And of course there are alligators, red-shouldered hawks and large orange sulphur butterflies, not to mention the Florida panther, which lends its name to the state’s ice hockey team. I spent far too much time studying them all. And don’t get me started on the massive assortment of fish. Oh, and flowers, dazzling flowers. Some varieties bloom nearly all year. If you want to know about snakes, you’ll just have to read Caught Read-Handed.
Okay, okay, you’re right. I am having way too much fun, but hey, when was the last time you canoed through the mangrove trees on the banks of the Caloosahatchee River and called it “research”?
A writer’s life is always interesting.



Agatha Award winner Terrie Farley Moran is the author of Read ‘Em and Eat cozy mystery series including Well Read, Then Dead and Caught Read-Handed. Her short mystery fiction has been published in Ellery Queen Mystery Magazine, Alfred Hitchcock Mystery Magazine and numerous anthologies. Her stories have been short-listed twice for Best American Mysteries. Terrie’s web address is http://www.terriefarleymoran.com She blogs at http://www.womenofmystery.net and can be found on Facebook https://www.facebook.com/terriefarleymoran

43 Thoughts

  1. You make research sound like so much fun that I might start a 2nd or is it 3rd career. 🙂

  2. Enjoyed the first book in the series and am looking forward to the new one which should be waiting for me when I get to a friend’s place in VA next week.

    1. Thanks you for letting me know. Nothing makes a writer happier than having someone say she enjoyed a book.

    1. It is a lot of fun. The trees are lovely and you can often see the fish because the water is clear.

  3. Terrie, great post and thanks for visiting today! Your research sounds like a lot of fun. One of these days I’m going to set a book somewhere exotic and fabulous just so I can go on the research trip.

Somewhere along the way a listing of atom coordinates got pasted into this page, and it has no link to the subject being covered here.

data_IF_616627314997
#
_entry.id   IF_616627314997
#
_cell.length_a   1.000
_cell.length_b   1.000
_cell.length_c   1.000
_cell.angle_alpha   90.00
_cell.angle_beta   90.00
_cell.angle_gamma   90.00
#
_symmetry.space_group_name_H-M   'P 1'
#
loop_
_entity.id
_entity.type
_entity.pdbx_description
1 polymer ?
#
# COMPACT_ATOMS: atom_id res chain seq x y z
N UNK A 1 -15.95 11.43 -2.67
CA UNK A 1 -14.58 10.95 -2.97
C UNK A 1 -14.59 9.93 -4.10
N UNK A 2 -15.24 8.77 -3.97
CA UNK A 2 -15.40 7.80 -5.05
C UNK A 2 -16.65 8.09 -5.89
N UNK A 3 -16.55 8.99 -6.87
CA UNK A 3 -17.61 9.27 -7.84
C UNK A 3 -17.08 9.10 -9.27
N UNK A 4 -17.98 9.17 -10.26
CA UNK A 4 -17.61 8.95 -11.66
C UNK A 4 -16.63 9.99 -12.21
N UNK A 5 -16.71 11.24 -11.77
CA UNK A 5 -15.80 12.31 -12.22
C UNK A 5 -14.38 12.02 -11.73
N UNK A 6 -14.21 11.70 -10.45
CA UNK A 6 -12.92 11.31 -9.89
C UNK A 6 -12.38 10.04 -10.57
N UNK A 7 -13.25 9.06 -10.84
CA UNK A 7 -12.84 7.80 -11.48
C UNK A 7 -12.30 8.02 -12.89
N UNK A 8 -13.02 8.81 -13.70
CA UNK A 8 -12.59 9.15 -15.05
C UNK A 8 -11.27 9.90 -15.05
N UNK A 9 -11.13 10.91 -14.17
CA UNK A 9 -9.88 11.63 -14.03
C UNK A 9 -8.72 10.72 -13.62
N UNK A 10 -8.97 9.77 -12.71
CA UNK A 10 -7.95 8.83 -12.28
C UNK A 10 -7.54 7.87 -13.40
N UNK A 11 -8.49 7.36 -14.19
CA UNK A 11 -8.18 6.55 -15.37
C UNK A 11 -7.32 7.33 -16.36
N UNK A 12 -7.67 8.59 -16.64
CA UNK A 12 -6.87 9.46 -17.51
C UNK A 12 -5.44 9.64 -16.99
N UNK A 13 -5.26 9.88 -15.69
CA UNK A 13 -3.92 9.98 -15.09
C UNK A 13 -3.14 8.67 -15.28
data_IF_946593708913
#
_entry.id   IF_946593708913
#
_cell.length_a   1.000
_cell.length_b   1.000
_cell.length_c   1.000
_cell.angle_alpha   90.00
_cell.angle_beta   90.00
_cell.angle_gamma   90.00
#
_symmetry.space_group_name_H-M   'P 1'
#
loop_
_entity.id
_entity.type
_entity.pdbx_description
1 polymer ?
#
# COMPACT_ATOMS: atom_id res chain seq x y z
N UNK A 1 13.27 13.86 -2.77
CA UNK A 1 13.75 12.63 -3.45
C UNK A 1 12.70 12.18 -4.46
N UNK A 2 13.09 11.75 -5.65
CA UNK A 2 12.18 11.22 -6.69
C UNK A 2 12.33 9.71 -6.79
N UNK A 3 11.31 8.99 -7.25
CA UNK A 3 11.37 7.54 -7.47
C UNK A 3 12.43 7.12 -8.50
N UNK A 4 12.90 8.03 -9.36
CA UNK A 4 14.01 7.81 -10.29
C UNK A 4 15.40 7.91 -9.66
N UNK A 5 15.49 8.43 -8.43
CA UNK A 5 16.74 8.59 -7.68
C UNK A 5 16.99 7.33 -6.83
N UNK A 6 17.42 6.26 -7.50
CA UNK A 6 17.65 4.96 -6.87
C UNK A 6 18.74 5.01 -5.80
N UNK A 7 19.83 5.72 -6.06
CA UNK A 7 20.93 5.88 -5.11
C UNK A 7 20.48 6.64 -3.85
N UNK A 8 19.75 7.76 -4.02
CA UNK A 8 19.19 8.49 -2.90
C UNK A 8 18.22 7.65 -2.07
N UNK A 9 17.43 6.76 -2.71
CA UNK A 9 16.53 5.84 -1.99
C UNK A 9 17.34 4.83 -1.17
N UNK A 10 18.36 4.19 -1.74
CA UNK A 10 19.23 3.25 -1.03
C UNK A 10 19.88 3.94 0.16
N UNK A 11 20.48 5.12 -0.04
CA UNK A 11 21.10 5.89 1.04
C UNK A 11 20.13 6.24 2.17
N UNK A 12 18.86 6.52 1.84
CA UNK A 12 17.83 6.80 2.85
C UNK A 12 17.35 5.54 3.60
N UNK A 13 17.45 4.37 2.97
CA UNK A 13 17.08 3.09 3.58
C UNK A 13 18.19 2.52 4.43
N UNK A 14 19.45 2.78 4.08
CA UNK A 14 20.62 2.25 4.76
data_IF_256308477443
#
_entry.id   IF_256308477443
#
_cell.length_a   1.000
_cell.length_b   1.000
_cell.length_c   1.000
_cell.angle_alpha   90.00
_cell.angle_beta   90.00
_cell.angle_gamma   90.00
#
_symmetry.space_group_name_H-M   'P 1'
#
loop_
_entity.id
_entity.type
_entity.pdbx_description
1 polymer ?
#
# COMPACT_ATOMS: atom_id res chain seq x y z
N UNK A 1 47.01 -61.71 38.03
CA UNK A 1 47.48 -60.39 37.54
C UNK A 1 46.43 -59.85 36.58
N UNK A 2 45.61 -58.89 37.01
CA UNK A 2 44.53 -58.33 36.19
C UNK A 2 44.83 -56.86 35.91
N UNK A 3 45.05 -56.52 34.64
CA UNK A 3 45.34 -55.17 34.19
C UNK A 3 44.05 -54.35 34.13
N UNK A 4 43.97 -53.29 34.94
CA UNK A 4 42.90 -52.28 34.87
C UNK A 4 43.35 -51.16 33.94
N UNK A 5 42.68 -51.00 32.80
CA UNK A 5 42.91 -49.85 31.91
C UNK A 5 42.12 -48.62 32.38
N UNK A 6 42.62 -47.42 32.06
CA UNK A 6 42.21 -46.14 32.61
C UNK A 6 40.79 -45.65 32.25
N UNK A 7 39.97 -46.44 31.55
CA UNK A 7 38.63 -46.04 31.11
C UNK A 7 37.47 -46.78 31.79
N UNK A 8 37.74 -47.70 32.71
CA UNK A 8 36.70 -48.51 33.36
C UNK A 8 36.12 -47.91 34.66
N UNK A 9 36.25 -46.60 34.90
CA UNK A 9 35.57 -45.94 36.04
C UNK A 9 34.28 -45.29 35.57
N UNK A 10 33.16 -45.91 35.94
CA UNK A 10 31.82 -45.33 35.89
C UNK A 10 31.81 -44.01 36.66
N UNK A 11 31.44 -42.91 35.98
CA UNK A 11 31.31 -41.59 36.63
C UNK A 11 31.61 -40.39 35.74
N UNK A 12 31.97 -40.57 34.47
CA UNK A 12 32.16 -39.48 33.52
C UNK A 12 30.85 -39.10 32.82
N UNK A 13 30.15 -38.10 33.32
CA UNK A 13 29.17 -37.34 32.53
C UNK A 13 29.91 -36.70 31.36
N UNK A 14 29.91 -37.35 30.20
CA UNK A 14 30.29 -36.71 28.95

1. Thanks for having me Liz. Research is always fun. Much of my short mystery fiction is set in New York City where I have lived my entire life but I still have to research. Is Father Duffy’s statue on 47th street or 48th? What year was the cornerstone ceremony at the UN? Stuff like that–no canoes!

  4. Next time I go to Fort Myers to visit my mom – I will have to do some research of my own! LOL

  5. Good morning. I’m so happy to see everyone. Thanks to Sherry and the Wicked Cozies for inviting me to visit. Okay so, ladies when you are in the canoe paddling through the mangroves, don’t forget to bring a rubber ball, like a Spalding. What for? If an alligator comes to close to you, you throw the ball in the water on the other side of the ‘gator and he will respond to the splash and head in that direction. I can’t guarantee that the ploy works because I haven’t had to use it which is the advantage of sticking to a flotilla of canoes and kayaks rather than going it alone.

    1. Not sure if it would work but better to try!

      When I was in LA, I took a swamp tour and they threw marshmallows to draw the alligators closer. Who knew marshmallows attracted them?

  6. Terri sounds like an interesting author, will need to add to my TBR list…